Car reviews - Kia - Sorento - GT-Line CRDi AWD
Comfortable, quiet, ride, performance, handling, value, quality, styling, practicality
Room for improvement
Rotary dial gear selector can be finicky, overbearing safety systems, 20-inch wheels neuter off-road composure, infotainment system not the most intuitive
Kia kicks it out of the park with its new Sorento seven-seat SUV flagship – mostly
19 Nov 2020
IT‘S hard to believe that less than two decades ago, most people would have laughed in your face if you told them Kia was going to become one of the market’s biggest powerhouses with vehicles that could very seriously worry some of the premium brands.
The new fourth-generation Sorento is one such vehicle and the flagship GT-Line could well be one of, if not the best car the Korean marque has ever made.
Riding on an all-new platform for 2021, the latest Sorento steps things up both figuratively and literally, being marginally bigger than its predecessor, a lot more attractive, more practical and more efficient.
Our test car was the diesel (CRDi) version of the top-spec GT-Line and not to mince our words, we are seriously impressed.
KIA claims to have found and made “60 points of improvement” on the new Sorento compared to the old one and while it would probably be possible, if you had the time to sit down and list most of them, it would be missing the point.
The fact of the matter is, Kia has absolutely knocked it out of the park with the new Sorento and the big family hauler could well be the best model it currently offers.
At $63,070 plus on-road costs, the flagship GT-Line CRDi is far from cheap but we reckon it still offers great value for money, undercutting both the Mazda CX-9 Azami AWD and top-spec Toyota Kluger Grande by more than $5300, with the added bonus of diesel power and efficiency.
With more standard kit than it would be possible to poke a stick at, there is almost nothing the discerning luxury SUV buyer, let alone a mainstream SUV buyer could single out as missing.
The quilted seats are wrapped in Nappa leather while the driver and front passenger get heated and cooling functions with 14- and 10-way power adjustment respectively. The outward rear seats are heated too.
Other standard kit highlights include a 12.3-inch digital instrument cluster, rotary gear selector dial, interior mood lighting, 12-speaker Bose premium sound system, Apple CarPlay and Android Auto, 10.25-inch infotainment touchscreen, satellite navigation, multi-connection Bluetooth, rain-sensing wipers, 8.0-inch colour head-up display, surround-view monitor, smart key with push button start, smart power tailgate with height adjustment, remote smart parking assist with remote engine-start function, panoramic sunroof, wireless phone charging, rear occupant alert, second-row sunshade, electro-chromatic rearview mirror, rear privacy glass, LED head- and tail-lights, aero blade wipers, and driver talk in-car intercom just to name some.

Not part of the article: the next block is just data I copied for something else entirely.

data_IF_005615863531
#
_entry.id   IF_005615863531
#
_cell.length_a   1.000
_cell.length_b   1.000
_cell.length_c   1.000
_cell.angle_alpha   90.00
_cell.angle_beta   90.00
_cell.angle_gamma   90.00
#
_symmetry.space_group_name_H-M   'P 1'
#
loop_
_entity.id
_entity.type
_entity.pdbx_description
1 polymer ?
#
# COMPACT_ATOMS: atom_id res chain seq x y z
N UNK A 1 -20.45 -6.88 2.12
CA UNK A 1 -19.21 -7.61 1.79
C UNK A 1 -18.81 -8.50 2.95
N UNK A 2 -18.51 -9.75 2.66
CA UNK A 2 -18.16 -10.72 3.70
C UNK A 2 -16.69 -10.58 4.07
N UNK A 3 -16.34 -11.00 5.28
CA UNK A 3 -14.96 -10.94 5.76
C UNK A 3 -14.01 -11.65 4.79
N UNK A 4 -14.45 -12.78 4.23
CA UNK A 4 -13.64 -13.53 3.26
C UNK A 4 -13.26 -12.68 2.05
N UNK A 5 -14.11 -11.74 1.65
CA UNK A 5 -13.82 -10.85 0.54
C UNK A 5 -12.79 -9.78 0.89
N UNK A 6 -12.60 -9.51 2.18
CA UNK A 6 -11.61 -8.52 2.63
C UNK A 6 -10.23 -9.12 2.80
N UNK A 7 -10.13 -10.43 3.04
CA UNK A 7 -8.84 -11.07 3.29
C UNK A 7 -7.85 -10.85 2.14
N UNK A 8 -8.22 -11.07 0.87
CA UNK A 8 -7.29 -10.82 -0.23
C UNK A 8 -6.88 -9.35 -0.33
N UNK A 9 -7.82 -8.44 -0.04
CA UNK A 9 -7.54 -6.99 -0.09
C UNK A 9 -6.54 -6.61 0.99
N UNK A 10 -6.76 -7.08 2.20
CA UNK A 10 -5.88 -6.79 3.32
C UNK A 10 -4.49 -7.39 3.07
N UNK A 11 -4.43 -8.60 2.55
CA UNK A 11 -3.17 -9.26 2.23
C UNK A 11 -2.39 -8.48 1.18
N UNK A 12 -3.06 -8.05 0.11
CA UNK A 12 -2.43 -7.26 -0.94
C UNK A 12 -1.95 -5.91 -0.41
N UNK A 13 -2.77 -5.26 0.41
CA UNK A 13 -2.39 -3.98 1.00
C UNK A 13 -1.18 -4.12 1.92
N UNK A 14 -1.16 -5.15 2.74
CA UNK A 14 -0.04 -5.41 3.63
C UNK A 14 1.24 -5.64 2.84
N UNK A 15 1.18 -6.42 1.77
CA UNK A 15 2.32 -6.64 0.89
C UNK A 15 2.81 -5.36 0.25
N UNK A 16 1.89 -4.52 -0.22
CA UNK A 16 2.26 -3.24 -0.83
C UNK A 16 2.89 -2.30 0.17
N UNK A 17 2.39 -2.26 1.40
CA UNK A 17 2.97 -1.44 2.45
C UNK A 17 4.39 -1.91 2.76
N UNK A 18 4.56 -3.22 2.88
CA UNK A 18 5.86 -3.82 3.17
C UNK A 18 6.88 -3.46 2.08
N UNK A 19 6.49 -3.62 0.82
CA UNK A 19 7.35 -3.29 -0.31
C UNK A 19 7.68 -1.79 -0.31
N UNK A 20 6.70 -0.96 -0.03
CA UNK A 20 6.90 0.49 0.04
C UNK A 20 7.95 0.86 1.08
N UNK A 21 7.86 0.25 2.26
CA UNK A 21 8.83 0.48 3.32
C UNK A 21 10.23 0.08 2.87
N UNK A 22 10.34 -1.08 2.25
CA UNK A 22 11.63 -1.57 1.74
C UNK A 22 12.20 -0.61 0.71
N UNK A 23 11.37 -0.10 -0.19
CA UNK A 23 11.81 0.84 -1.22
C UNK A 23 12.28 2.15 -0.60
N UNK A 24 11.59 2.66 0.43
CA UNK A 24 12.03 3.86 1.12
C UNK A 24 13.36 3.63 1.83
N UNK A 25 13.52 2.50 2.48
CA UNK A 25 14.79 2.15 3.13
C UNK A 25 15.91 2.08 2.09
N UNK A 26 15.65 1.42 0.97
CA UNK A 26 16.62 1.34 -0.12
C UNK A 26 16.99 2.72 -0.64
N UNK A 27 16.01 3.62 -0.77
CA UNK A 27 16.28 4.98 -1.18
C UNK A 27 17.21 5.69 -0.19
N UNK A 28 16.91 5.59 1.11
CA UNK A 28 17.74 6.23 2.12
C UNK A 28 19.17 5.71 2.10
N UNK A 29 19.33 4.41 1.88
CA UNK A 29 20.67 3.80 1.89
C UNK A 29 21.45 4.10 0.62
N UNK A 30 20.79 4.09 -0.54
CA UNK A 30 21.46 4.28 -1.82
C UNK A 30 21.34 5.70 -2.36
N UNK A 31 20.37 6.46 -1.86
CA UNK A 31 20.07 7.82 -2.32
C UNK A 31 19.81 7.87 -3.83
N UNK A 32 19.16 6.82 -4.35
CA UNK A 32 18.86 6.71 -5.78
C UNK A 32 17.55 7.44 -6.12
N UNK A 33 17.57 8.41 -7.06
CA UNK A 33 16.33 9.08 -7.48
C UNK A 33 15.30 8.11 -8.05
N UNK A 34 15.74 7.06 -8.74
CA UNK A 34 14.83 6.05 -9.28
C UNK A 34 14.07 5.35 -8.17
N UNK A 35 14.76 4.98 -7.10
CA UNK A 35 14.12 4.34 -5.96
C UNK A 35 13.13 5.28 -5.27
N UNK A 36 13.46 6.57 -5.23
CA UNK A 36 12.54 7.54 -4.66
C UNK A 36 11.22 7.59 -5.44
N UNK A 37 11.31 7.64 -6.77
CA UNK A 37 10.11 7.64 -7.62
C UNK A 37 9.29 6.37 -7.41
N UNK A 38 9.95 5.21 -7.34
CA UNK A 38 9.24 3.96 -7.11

In terms of propulsion, the familiar 2.2-litre turbo-diesel four-cylinder engine has been given comprehensive workover, scoring a new aluminium block, higher-pressure injectors, new balancer shafts, and a thermal management system.
Developing 148kW at 3800rpm and 440Nm between 1750-2750rpm, the diesel mill is paired to a new eight-speed dual-clutch automatic transmission (DCT) while drive is sent to all four wheels by an on-demand all-wheel-drive system.
Starting the Sorento up for the first time, we were pleasantly surprised by how quiet the powerplant was from within the cabin and especially so when on the move.
Around town there is a faint diesel-rumble rather than the all too familiar rattle of other diesel mills and the slick-shifting DCT does an outstanding job of keeping the revs right in the middle of the torque band, resulting in effortless progress.
At freeway speeds the engine is almost inaudible and just trundles along without a fuss, turning over at 1500rpm at 100km/h resulting in a quiet and supremely comfortable cruising experience.
Wind noise is minimal while tyre noise is present but far from intrusive even on coarse-chip bitumen, but it is perhaps the ride that impresses most of all.